Expressions of sexism and racism emerging from the contest between Hillary Rodham Clinton and Barack Obama have been blatant, subtle and perhaps sometimes imagined, and they are renewing the national debate over what is and isn't acceptable to say in public.Well, no, it isn't.
Clinton's camp has perceived sexism in comments about her appearance and emotions. Supporters of Obama have complained about racial overtones in remarks about his Muslim-sounding middle name, Hussein, and his acknowledged drug use as a young man.
Beyond the back-and-forth between a white woman and a black man seeking the Democratic presidential nomination, the situation has created a snapshot of the nation's sensitivity — or lack thereof — to certain kinds of comments. Is it more acceptable, for instance, to make a sexist remark than a racist remark?
Neither are acceptable. Now, however, it's apparently perfectly fine for the left-leaning media so long as it's two sacred cows flinging the charges back and forth.
Of course, this narrative also sets up what you can guarantee will be a vicious, coordinated media assault on whoever the GOP nominates.
Any utterance even slightly perceived to be racist or sexist by the Republican candidate will be completely blown out of all proportions.
Mark it down.
Feminist leader Gloria Steinem, argued in a New York Times op-ed last week that gender is "probably the most restricting force in American life" — more so than race.That's pure twaddle. Women in American society have far surpassed women around the globe in advancements both socially and professionally.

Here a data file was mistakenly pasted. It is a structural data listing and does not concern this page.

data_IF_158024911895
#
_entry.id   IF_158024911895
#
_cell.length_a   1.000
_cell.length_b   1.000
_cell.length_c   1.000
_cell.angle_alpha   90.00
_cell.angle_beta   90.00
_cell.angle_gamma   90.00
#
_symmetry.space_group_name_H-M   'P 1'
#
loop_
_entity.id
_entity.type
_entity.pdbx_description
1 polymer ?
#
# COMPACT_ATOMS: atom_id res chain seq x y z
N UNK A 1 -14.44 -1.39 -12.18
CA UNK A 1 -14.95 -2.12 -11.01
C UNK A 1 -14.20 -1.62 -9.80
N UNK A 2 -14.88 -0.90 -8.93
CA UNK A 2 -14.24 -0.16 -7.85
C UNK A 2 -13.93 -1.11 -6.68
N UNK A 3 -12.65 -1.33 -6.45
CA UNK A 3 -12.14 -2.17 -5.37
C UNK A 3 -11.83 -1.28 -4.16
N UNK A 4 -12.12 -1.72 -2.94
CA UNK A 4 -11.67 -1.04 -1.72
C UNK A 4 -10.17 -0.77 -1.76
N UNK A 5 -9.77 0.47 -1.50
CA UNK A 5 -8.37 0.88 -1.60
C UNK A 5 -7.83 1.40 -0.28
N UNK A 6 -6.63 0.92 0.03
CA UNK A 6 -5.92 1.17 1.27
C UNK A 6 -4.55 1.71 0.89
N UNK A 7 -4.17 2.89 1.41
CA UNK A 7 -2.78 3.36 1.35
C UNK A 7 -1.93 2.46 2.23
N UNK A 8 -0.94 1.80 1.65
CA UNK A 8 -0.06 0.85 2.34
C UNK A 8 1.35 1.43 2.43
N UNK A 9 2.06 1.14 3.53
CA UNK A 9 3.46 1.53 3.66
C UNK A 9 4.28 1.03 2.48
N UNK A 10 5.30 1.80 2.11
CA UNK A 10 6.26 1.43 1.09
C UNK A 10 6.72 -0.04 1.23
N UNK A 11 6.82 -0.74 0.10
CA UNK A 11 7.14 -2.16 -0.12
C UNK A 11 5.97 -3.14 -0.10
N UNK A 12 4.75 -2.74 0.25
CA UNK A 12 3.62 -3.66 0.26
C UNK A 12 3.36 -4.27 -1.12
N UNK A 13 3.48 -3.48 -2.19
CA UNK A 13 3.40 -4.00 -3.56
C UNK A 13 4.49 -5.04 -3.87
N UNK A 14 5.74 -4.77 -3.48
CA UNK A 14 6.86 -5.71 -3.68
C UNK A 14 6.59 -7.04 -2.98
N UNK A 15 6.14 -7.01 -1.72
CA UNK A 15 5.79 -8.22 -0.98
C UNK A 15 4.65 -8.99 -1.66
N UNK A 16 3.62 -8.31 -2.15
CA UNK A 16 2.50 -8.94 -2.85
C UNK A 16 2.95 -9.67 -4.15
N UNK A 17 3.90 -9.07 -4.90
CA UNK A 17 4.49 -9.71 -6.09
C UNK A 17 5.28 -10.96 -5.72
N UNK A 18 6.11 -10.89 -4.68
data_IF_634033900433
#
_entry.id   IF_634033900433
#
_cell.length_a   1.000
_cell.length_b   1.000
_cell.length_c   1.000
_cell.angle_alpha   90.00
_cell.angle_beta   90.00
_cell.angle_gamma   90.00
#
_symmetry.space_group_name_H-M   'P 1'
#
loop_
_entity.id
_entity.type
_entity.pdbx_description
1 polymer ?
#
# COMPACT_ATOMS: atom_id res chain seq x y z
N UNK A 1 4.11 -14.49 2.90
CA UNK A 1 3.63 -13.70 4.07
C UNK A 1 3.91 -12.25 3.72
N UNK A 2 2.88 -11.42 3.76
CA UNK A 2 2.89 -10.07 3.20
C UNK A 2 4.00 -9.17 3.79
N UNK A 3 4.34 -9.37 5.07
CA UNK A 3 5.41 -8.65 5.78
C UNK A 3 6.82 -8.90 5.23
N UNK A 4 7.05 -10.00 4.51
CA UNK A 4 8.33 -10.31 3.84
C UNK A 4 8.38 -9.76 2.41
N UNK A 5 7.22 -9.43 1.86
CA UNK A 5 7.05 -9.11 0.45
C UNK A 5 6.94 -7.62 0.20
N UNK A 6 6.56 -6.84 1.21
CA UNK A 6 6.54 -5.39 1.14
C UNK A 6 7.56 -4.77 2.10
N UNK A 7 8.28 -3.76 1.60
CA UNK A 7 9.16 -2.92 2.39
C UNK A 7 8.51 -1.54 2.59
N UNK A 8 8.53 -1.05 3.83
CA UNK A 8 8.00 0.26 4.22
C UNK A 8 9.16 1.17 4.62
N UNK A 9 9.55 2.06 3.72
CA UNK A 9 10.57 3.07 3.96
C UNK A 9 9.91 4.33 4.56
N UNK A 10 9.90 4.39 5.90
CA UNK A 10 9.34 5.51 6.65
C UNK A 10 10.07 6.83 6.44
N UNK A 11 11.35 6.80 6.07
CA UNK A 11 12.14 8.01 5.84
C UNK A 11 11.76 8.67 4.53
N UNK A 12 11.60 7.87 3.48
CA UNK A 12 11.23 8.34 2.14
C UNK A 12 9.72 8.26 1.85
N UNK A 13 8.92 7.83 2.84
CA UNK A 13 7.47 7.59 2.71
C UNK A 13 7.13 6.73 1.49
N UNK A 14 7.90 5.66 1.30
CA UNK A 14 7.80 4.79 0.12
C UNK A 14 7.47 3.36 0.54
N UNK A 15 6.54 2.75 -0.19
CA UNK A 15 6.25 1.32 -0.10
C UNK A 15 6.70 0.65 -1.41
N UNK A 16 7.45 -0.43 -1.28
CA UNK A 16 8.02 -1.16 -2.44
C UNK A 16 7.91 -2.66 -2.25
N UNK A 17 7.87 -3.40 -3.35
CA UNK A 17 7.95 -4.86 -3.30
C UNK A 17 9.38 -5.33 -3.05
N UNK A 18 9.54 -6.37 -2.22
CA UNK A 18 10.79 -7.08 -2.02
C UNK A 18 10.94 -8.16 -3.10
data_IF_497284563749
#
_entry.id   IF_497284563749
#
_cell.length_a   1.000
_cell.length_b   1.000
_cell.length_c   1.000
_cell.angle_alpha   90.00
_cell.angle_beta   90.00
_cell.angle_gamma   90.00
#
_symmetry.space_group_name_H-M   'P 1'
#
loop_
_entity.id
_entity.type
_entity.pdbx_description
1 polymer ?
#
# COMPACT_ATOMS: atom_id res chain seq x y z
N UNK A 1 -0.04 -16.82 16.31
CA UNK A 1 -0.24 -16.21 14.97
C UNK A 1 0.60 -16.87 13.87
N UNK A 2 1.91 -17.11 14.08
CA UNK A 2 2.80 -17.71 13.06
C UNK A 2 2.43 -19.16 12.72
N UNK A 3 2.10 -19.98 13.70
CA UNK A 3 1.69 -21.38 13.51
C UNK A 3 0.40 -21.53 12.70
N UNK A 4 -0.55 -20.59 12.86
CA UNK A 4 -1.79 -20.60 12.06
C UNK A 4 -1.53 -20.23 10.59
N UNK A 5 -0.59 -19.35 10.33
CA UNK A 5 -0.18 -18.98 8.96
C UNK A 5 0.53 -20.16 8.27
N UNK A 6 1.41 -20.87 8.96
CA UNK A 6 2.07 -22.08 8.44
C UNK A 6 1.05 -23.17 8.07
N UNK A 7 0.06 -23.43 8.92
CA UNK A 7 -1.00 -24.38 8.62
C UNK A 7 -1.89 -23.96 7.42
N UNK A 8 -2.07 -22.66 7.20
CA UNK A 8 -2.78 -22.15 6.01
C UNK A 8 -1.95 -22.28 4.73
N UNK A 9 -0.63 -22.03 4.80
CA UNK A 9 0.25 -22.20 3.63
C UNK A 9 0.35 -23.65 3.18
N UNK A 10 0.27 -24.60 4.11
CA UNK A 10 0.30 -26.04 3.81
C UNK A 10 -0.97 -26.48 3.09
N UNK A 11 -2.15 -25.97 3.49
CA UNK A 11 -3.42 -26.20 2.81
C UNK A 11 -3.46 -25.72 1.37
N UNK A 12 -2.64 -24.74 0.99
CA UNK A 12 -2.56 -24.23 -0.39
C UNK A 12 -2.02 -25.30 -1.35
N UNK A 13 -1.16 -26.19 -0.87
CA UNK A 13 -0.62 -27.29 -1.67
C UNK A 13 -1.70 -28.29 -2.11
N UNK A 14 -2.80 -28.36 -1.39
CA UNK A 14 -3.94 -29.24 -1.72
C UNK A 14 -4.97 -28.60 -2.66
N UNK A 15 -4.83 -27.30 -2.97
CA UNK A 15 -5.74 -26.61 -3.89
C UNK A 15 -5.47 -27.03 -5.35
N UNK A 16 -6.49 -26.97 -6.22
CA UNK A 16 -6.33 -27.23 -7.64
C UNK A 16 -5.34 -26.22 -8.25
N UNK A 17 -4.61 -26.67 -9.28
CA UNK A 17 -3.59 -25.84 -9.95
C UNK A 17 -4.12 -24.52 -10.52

There are, however, some racial divisions, and it's all one-sided from where I'm sitting. The Democrat Party has made racial politics, divisiveness and pandering an art form.
Anyone accused of racism is frozen, trance-like, left to disprove a negative in nearly every case. The fact the media gives the bullhorn to racial racketeers like Al Sharpton and Jesse Jackson does nothing to heal whatever racial divide there might be.
Certainly, Clinton's gender has been the spark for criticism, verbal and otherwise, of a sort that Obama has avoided. Available on the Internet are a Hillary nutcracker (the Clinton-like figure cracks nuts between her legs) and a Hillary toilet brush (the sales pitch: "You can have Hillary Clinton as your 'First Cleaning Lady.'")True that. And I've done my fair share. But never for a second has it been because she's a woman.
Clinton's wardrobe, figure, hairdo — even her laugh — have generated detailed and often unflattering commentary.
I dislike her, her husband, her politics, the people they associate themselves with and the policies they propose purely on ideological grounds. The fact she's a woman is purely coincidental.
That I poke fun at her appearance is my prerogative. It's not as if politics has ever been free of people poking fun at their opponents.
Read the rest of the story. They dredge up the usual misinterpreted material about Rush Limbaugh, another sure sign of journalistic laziness.
Expect the media and Democrat obsession on race and sex to continue, and as the general election unfolds, watch how ugly it gets, all from one side.